Kenyan brand Olisa Kenya refuses to follow old motifs. It established a genre of its own. Instead of summery cotton and linen, Olisa Kenya takes you to the colorful world of knits and crochet.
Olisa has an affinity for saturated hues, which look stunning on darker skin tones. The cuts are no less youthful and vibrant, with pompom-sleeve sweaters and halter-neck dresses taking the spotlight. Through their designs, the brand seeks to honor handcrafted artisan traditions.
This year at Lagos Fashion Week 2023, the name of the brand’s digital presentation reflects the nature of their go-to material – “Warm Bodies.” Their short fashion film followed how young people refind their African roots through pieces of artwork, and it was the highlight of the event.
Each Emmy Kasbit piece is made with the skilled hands of female artisans at the brand’s “R&D” center, called the Emmy Kasbit Initiative Artisan Hub. She focuses on timeless garments that showcase the Nigerian Sustainable fashion craft to the world. If you are looking for clean aesthetics, sartorial classics, or structured architectural cuts, Emmy Kasbit is the place to go. Through its mass appeal, the brand can preserve the rich library of traditional African clothing production techniques and textiles, such as their signature hand-woven Akwete textiles.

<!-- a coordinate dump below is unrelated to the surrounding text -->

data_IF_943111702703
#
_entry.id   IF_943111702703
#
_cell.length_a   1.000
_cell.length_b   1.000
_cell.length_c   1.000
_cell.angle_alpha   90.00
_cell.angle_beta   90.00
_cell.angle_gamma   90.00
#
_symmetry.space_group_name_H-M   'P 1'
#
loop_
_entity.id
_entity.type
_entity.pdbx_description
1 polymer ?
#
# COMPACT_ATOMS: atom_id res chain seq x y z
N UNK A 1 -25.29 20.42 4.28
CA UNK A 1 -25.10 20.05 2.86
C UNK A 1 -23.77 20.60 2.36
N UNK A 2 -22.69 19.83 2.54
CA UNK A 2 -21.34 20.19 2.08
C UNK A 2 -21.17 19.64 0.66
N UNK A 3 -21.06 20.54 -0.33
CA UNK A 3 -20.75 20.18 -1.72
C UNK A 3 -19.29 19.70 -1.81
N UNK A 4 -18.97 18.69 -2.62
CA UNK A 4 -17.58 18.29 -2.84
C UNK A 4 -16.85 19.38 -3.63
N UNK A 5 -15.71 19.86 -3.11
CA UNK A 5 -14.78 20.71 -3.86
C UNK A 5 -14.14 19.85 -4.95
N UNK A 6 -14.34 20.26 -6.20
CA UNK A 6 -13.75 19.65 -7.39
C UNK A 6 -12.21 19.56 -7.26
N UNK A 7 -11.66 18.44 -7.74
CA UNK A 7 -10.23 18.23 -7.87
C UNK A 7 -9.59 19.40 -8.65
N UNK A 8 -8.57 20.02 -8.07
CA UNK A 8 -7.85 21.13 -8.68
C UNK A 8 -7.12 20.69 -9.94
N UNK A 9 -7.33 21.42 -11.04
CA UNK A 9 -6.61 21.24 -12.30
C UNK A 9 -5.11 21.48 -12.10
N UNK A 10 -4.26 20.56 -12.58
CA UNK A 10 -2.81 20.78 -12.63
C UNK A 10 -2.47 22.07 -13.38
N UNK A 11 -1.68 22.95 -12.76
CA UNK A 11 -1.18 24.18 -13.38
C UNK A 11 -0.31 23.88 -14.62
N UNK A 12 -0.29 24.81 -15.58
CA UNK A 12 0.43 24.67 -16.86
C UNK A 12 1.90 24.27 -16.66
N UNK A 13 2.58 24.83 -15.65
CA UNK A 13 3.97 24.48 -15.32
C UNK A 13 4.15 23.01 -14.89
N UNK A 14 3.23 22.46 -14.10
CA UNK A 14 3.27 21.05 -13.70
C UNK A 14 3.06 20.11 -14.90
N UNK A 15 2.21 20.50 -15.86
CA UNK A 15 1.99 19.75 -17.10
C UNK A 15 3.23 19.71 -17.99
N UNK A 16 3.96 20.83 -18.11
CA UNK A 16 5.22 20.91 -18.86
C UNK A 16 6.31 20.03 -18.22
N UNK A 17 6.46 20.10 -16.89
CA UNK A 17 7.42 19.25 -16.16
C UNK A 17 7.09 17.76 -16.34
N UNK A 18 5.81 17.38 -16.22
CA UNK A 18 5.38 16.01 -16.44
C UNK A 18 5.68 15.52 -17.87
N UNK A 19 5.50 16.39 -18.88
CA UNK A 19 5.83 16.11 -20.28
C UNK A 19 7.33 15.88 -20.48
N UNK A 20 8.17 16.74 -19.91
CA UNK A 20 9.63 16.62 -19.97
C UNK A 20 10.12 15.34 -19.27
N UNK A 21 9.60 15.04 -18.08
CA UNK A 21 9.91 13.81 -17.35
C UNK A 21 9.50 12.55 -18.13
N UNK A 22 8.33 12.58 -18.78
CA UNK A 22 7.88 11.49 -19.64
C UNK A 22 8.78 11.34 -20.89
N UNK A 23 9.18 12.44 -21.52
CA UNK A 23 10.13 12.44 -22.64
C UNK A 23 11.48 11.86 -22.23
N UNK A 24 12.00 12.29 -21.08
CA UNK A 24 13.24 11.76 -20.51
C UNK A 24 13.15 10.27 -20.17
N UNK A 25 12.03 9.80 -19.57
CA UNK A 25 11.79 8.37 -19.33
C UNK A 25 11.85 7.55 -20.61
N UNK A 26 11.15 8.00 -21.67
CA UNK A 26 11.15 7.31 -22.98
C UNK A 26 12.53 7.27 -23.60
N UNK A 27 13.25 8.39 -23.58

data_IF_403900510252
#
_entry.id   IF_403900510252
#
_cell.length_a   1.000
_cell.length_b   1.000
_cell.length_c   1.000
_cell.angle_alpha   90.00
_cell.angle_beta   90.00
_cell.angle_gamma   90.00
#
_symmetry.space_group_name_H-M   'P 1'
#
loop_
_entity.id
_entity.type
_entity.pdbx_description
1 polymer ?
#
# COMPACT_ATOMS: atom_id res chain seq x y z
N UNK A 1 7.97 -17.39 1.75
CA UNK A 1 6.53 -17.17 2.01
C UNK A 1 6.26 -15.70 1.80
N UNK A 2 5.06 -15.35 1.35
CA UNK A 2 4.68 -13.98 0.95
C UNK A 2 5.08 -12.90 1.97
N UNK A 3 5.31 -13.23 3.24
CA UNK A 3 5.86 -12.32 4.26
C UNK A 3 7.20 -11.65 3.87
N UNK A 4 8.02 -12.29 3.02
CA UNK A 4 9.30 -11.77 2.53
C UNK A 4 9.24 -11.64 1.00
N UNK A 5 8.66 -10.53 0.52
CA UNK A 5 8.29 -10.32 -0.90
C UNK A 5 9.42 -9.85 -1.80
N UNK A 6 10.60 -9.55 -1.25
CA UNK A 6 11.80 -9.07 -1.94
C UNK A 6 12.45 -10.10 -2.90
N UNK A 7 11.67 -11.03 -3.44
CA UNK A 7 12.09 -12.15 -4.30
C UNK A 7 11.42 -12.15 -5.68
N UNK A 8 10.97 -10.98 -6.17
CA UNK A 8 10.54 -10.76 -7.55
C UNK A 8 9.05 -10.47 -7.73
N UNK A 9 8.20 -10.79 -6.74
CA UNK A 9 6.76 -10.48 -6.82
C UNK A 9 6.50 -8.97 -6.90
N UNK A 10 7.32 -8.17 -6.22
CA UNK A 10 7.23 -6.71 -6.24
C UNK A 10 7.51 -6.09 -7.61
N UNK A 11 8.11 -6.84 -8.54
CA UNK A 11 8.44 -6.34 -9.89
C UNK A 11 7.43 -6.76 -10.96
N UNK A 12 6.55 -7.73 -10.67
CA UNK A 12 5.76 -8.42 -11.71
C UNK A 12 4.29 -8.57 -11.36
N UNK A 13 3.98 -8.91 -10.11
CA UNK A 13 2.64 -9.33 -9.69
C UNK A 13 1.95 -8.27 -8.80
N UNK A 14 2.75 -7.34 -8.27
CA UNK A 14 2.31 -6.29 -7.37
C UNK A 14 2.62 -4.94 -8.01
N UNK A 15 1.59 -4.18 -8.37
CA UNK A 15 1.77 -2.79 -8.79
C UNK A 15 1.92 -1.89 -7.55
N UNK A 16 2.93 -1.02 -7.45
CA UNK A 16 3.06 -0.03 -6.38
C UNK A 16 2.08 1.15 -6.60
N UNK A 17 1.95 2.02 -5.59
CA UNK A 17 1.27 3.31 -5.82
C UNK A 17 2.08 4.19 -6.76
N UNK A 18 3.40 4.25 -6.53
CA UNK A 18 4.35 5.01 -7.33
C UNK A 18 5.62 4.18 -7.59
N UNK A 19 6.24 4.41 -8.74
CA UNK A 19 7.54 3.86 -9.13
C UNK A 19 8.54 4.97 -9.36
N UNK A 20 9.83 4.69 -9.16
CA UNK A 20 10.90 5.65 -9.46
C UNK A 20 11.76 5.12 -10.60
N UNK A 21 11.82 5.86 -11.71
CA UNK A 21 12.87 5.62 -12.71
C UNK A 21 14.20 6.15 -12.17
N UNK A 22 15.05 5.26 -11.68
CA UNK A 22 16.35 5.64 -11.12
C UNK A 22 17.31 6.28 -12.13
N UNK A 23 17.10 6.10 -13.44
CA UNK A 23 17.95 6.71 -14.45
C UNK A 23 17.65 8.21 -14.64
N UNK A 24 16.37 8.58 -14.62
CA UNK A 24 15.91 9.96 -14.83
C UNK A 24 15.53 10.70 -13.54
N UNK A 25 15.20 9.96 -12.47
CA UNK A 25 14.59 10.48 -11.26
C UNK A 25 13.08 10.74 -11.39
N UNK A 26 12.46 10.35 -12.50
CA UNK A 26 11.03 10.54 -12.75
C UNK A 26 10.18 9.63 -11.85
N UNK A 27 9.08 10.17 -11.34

Lagos Fashion Week’s final digital presentation was all about what went on behind the scene at Kenyan brand, KikoRomeo.
A heritage brand widely credited with transforming fashion in Kenya and mentoring many designers and artisans over the last two decades, KikoRomeo meaning “Adam’s Apple” in Kiswahili, was founded in 1996. Transcending cultures and fashion trends, KikoRomeo puts sustainability at its core, striving to create longevity in each garment using handmade and hand-dyed fabrics and hand-carved trims sourced from the African continent. Their materials come mainly from natural fibers, including cotton, linens, and silk, and explorations into alternative fibers, such as those derived from sisal and orange peel.
Pepper Row took a bold and vibrant color palette and painted that on a version of contemporary design that leans feminine. A quick glance over the young brand’s IG shows some influences from the label Orange Culture, the pioneer in East African fashion.
While Orange Culture is mainly about global collaborations, Pepper Row leans into sustainability and local production –working closely with artisans from Southern Nigeria. They also implement modern techniques merged with age-old traditional crafts such as hand weaving the aso oke fabric, hand dyeing the batik fabric, upcycling broken glass, and wood carving.
If you’re looking for quality shoes, Shekudo might be the perfect fit. The Nigerian African brand fuses contemporary footwear and accessories with a rich heritage of craftsmanship. Each piece is meticulously made with local materials, including leather, traditional Aso Oke/Akwete cloth for stunning shoe uppers, and cotton for dust bags. Shekudo incorporates wood, brass, and silver into their statement earrings, embracing sustainability, cultural authenticity, modern design, and traditional artistry.
Mitimeth, a woven handmade home decor and lifestyle accessories brand, was given the most space during Lagos Fashion Week. It has two consecutive workshops on DIY goods, placed near the end of the 3-day event. These workshops might be perfect for those post-fashion-show conversations where fashion buyers gather and exchange thoughts on the shoes. But if you are looking for your next gift, Mitimeth is the perfect place!